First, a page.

Photographs by Frank

10 April 2019

A Foggy April Day

Filed under: architecture,Landscapes,Monadnock Region — Frank @ 12:30 PM

What is the difference between the first day of spring and the first spring day?

The answer, at least here in northern New England … “Six weeks!!!”

Over the past few days we have had periods of sleet. Just a thin coating accumulated on things and most of this disappeared pretty quickly. However, it has been cold enough and cloudy enough that that, even more than a day after it fell, traces of sleet were still hanging on in some spots.

Yesterday dawned foggy and stayed that way most of the day. After lunch I headed out for a walk to see if I could capture the “feeling” of our lovely spring day; the temperature was 33 degrees F.

About half way back on the return leg of my walk it began to rain lightly. About a half-hour after I got back inside, it began to snow. The snow lasted roughly an hour. When it stopped we had an inch or so on the ground.

Ahhh… Springtime in New England!

I ended up with two series of photographs from my walk.

Jane’s Barn:

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Jane's Barn #1
Jane's Barn #1
Jane's Barn #2
Jane's Barn #2
Windmill
Windmill
Barn Board
Barn Board
Untitled
Untitled
Bran Door Window
Bran Door Window

Along a Foggy Woods Road:

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Foggy Woods Road #1
Foggy Woods Road #1
Foggy Woods Road #2
Foggy Woods Road #2
Foggy Woods Road #3
Foggy Woods Road #3
Foggy Woods Road #4
Foggy Woods Road #4
Foggy Woods Road #5
Foggy Woods Road #5
Foggy Woods Road #6
Foggy Woods Road #6

6 April 2019

Meandering Home

Filed under: architecture,Early Spring — Frank @ 11:29 PM

This morning one of my monthly therapy photography groups met at the Vermont Center for Photography in Brattleboro, VT. After more photo talk over lunch I headed back across the river and pointed the truck in the direction of home… well sorta!

I meandered through West Chesterfield, Westmoreland, Walpole, Alstead, Ackworth, Lempster, Washington and Hillsborough before arriving home in Antrim around 6:30. Along the way, I even made a few photographs in some of those towns.

Shown here are the photographs made using my camera obscura.

I also made additional exposures with my regular camera for an experiment that came out of the discussions this morning. Those will require some thought and processing before they are ready to be shown… all in due time.

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Church, West Chesterfield, NH
Church, West Chesterfield, NH
West Chesterfield, NH
West Chesterfield, NH
Park Hill Meetinghouse, Westmoreland, NH
Park Hill Meetinghouse, Westmoreland, NH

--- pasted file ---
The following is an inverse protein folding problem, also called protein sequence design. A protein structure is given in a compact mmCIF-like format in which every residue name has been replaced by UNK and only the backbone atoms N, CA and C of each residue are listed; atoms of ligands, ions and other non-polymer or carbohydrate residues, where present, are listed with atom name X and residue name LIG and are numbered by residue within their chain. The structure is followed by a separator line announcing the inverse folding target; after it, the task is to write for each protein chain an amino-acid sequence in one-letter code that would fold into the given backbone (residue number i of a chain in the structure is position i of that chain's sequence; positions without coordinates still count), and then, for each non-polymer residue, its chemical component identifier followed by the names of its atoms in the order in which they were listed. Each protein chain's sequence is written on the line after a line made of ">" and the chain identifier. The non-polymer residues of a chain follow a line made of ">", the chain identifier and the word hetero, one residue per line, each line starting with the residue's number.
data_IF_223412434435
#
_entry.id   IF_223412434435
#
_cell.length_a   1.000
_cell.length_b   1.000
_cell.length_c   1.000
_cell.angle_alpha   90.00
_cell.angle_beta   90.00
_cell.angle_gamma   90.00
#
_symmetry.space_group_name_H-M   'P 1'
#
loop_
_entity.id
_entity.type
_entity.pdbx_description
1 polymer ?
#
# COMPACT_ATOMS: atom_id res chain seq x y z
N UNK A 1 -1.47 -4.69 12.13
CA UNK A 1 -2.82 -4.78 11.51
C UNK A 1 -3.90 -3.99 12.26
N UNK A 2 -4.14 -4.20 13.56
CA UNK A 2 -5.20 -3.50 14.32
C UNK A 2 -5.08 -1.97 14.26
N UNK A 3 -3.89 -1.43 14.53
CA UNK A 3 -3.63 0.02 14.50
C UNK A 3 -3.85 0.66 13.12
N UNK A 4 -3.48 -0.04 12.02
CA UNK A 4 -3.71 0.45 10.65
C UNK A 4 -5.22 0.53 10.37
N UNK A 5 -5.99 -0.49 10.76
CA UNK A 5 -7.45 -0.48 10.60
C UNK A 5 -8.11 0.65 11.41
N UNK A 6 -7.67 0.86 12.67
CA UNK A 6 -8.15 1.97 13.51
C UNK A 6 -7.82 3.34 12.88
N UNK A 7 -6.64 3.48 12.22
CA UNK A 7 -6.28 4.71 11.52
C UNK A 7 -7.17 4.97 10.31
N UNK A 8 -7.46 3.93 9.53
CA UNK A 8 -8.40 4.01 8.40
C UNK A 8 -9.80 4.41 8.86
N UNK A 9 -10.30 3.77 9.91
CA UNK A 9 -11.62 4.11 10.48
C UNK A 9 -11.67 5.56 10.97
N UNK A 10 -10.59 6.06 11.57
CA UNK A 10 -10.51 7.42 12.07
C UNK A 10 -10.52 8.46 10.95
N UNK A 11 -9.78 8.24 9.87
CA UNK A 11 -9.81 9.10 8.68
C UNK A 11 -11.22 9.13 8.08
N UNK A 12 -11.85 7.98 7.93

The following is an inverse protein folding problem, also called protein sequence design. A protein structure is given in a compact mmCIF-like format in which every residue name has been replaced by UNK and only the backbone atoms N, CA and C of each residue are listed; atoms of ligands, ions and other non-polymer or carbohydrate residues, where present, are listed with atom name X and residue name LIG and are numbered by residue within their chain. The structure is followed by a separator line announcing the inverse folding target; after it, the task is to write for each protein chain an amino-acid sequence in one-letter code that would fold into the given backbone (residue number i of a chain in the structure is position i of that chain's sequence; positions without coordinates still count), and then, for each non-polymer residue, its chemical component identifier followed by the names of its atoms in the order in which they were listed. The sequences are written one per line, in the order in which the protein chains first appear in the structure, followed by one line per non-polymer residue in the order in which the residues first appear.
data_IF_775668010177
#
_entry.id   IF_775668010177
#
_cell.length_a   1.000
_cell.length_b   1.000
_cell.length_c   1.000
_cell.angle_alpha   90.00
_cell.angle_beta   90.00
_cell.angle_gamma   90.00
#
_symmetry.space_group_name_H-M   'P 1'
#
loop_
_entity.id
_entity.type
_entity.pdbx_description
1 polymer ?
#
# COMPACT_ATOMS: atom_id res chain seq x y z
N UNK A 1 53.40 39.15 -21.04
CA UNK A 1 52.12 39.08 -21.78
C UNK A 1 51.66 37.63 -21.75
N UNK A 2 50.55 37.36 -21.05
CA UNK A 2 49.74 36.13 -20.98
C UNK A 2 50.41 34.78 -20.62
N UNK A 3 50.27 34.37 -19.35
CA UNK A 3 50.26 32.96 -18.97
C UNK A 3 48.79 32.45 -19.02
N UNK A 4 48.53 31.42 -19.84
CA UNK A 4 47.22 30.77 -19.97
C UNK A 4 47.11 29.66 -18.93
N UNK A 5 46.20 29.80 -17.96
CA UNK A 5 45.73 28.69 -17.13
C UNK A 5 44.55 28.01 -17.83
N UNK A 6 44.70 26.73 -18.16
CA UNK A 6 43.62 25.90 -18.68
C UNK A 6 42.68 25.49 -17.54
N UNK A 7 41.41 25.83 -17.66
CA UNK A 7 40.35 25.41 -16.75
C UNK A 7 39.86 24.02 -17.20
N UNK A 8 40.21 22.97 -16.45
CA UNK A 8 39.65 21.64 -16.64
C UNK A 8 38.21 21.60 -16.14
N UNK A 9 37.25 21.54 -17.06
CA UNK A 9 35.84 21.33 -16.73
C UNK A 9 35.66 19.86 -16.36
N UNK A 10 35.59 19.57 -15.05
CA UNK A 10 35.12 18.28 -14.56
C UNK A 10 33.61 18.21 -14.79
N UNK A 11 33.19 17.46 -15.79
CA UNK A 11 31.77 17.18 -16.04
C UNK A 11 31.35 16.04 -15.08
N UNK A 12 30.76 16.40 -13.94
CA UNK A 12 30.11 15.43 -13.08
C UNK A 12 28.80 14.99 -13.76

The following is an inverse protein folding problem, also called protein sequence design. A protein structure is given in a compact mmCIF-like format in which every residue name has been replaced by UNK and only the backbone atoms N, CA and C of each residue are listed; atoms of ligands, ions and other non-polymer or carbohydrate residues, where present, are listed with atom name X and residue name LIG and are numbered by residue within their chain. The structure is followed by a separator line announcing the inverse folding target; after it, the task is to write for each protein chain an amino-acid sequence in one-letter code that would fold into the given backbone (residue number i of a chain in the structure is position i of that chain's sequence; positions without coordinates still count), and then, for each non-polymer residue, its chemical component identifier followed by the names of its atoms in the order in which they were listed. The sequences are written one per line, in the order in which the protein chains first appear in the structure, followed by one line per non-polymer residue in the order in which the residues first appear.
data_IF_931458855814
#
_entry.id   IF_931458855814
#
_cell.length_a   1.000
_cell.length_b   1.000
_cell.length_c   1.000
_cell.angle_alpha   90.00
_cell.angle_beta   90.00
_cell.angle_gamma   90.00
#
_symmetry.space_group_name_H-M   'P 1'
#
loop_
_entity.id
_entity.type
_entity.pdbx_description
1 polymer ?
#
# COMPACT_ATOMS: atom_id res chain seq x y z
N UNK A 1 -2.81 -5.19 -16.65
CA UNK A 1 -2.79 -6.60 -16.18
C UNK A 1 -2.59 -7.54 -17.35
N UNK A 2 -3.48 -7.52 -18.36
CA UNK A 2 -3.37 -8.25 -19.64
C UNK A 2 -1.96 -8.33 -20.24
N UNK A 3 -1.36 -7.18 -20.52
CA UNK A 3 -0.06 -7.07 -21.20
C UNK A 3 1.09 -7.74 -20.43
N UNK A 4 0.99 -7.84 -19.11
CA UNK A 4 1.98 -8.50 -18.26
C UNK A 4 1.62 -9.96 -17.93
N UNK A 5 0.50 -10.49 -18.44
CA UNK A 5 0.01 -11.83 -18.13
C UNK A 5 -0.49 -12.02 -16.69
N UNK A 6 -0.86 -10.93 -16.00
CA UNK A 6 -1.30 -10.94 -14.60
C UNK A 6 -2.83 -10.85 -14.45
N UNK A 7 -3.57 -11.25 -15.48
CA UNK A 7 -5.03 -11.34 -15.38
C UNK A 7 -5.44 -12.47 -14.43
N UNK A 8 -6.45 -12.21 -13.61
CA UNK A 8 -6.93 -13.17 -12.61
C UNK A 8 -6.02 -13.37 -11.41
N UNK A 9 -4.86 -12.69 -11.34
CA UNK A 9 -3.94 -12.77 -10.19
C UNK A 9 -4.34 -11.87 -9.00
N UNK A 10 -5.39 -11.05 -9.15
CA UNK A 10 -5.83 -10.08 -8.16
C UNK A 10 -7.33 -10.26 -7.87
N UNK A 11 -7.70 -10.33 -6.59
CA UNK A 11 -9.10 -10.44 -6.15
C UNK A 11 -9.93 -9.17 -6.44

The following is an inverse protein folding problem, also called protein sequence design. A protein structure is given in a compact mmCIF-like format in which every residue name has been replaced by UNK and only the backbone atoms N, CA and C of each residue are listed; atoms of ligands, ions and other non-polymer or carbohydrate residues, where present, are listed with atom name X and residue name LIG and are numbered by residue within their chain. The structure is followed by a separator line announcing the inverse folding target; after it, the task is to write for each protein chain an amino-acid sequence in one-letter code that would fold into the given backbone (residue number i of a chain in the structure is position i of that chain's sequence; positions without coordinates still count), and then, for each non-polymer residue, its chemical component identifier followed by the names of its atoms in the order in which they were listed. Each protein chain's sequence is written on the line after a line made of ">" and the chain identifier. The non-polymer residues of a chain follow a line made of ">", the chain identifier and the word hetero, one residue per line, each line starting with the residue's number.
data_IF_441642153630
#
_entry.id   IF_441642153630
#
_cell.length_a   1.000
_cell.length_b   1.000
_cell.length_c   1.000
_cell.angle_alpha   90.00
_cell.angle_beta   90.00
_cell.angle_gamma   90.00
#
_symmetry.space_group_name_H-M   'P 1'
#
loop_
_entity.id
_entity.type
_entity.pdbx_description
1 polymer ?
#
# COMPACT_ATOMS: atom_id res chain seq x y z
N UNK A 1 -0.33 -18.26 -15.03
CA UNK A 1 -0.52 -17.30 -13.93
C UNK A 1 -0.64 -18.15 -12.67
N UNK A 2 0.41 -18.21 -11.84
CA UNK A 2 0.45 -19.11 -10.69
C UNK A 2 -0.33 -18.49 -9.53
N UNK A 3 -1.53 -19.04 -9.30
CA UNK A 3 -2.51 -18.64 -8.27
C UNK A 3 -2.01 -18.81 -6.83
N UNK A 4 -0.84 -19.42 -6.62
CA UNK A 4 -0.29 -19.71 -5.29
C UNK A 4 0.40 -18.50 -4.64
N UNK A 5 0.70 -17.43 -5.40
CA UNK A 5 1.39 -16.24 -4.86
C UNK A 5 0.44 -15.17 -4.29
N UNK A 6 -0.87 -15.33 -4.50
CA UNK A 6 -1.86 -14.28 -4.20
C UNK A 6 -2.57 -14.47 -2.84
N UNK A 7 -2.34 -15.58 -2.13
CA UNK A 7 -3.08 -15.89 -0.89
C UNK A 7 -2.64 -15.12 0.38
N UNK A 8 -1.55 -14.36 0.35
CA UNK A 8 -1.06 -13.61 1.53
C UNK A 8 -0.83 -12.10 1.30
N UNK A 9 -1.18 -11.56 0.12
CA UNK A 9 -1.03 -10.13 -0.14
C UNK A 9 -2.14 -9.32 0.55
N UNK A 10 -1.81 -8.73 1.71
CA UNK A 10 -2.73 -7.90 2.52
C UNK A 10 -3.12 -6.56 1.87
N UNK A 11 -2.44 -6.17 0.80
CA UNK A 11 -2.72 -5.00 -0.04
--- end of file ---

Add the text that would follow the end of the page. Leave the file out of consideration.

Meetinghouse, Ackworth, NH
Meetinghouse, Ackworth, NH
Trees, Ackworth, NH
Trees, Ackworth, NH
Ackworth, NH
Ackworth, NH
Washington, NH #1
Washington, NH #1
Washington, NH #2
Washington, NH #2

3 April 2019

Common Mergansers

Filed under: Birds,Early Spring,Monadnock Region,Wildlife — Frank @ 10:30 PM


Despite the inch of snow we got last night, spring is coming slowly to our neck of the woods. The new snow was gone by 10 AM. One sign that spring is nigh. Additionally, the local lakes and ponds are starting to show some open water and the birds are beginning to return. In the past week or so, we have been hearing sparse bird songs in the woods and a few waterfowl have appeared.

Late this morning Joan called me from Memorial Park (where she was doing some spring cleaning of the flower beds) . The news was that there was a pair of common mergansers on the Mill Pond. Of course, I dropped what I was doing, broke out Big Bertha for the first time in some months and headed downtown.

In addition to the mergansers there was a pair of geese present. The midday light was high and harsh. Terrible, especially, for photographing a black and white bird. I knew that “keepers” were unlikely but I spent an hour or so watching and photographing just for practice before heading home.

A few hours later, I returned to town to run some errands and stopped by the pond again to see if the birds were still around; both the geese and the mergansers were still there. Although the sun was still pretty high, the light was a bit better as there were some scattered clouds. I spent another hour or so photographing the mergansers.

Catching a merganser with prey on the surface was a rare treat. Generally, as with most diving birds, mergansers swallow their the prey while under water. One sees them with prey only when they are having difficulty in getting the prey down their gullet, as with the fairly large fish here.

Eventually, the wind kicked up and blew my hat into the pond. I got both feet wet retrieving the hat (just before it sank out of sight). and spooked the birds in doing so. I took this as sign to head home.

All of these photos are from the second session. They are more heavily cropped (one third to one half of the full frame) than I would like but mergansers are very wary birds.

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Common Merganser Pair #1
Common Merganser Pair #1
Common Merganser Pair #2
Common Merganser Pair #2
Common Merganser Pair Resting
Common Merganser Pair Resting
Female Common Merganser Hunting
Female Common Merganser Hunting
Female Common Merganser with Prey #1
Female Common Merganser with Prey #1
Female Common Merganser with Prey #2
Female Common Merganser with Prey #2
Common Merganser Pair Cruising
Common Merganser Pair Cruising

24 March 2019

Sugaring

Filed under: Early Spring,Monadnock Region — Frank @ 6:15 PM

March is prime time if you are in the maple syrup business. The sap is flowing and folks are boiling more-or-less constantly.

This weekend a number of local sugar houses were open for “tours”. I put tours in quotes since most sugar houses are small structures and thus a “tour” consists of maybe eight or ten people at maximum standing in a circle around the evaporator.